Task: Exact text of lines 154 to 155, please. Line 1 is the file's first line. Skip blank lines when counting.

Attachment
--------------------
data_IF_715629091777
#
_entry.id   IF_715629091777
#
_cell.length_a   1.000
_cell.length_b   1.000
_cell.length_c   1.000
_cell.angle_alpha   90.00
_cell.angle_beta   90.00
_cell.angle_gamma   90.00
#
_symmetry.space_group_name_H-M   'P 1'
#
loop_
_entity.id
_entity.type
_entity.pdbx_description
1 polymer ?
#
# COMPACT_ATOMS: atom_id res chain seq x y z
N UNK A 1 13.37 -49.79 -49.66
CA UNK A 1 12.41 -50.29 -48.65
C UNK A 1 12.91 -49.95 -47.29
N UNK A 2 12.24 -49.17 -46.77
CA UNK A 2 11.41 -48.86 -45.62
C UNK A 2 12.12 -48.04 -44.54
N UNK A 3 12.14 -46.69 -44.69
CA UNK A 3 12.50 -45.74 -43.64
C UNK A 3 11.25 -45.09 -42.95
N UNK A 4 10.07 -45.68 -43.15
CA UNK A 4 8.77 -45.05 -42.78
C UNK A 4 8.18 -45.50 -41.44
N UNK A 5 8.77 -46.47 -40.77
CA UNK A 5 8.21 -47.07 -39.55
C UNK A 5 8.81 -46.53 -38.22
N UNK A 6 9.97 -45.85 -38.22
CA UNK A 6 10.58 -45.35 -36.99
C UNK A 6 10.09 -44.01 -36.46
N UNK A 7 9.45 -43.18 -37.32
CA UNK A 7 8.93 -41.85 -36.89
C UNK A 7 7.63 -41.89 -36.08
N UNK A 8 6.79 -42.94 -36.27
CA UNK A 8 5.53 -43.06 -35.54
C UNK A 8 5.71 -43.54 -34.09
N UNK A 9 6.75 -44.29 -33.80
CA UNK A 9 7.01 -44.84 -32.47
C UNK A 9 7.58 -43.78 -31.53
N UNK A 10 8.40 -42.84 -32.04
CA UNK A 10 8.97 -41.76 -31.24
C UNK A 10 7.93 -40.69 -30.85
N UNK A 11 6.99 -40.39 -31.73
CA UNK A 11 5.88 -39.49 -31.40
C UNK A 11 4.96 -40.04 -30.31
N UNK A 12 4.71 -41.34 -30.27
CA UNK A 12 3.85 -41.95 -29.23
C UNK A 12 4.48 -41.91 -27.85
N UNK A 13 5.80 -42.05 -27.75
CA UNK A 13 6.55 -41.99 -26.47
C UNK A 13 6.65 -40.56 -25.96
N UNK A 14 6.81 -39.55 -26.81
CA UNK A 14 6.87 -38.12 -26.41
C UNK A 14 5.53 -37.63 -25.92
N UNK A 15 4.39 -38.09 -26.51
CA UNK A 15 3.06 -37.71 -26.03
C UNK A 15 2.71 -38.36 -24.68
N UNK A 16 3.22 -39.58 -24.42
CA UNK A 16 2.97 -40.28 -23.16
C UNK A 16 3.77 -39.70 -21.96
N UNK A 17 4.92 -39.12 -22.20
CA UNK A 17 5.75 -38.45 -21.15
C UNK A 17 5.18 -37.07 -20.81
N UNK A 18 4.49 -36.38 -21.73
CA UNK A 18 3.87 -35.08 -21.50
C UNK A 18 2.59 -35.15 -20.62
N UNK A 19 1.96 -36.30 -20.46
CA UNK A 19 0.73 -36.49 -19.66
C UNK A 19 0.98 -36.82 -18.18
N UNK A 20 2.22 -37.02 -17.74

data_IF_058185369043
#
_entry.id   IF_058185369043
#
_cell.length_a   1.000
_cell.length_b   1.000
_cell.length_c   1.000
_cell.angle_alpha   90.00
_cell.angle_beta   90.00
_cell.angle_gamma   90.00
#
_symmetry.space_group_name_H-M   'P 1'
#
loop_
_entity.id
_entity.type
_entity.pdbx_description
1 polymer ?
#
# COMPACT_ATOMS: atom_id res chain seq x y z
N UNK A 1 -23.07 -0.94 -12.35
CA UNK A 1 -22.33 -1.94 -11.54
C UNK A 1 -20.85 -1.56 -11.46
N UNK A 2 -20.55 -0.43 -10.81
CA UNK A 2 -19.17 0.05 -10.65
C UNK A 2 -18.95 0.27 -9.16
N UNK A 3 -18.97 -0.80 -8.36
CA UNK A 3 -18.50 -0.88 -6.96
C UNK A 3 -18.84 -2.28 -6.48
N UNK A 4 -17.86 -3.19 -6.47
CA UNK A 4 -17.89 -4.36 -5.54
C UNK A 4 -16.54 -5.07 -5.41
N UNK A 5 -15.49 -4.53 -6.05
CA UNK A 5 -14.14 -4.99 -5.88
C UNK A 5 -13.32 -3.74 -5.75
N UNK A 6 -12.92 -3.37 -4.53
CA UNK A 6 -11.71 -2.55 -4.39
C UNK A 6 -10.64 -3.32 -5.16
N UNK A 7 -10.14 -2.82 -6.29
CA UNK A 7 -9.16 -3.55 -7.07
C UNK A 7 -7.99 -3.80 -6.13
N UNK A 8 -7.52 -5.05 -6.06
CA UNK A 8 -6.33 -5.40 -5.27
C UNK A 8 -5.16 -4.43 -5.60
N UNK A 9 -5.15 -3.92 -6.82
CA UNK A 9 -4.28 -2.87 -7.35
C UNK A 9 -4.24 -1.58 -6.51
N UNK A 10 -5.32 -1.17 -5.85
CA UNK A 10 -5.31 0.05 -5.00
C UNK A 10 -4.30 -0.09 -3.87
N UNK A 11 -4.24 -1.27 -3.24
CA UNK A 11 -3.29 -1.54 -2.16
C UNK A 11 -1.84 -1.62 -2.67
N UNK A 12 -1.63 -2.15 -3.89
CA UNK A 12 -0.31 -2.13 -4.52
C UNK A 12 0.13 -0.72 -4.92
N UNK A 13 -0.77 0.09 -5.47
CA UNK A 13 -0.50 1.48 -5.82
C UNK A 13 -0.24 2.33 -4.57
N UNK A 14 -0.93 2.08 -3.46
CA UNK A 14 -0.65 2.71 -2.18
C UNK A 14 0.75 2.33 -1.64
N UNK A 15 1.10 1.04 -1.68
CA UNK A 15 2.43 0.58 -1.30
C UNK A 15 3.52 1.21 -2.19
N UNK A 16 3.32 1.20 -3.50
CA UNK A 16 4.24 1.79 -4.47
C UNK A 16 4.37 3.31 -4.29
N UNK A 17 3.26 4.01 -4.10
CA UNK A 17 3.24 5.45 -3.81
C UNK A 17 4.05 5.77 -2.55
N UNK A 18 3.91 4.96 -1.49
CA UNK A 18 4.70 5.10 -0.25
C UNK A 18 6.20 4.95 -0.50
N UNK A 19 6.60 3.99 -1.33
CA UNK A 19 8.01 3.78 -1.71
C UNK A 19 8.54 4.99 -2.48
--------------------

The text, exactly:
CA UNK A 19 8.01 3.78 -1.71
C UNK A 19 8.54 4.99 -2.48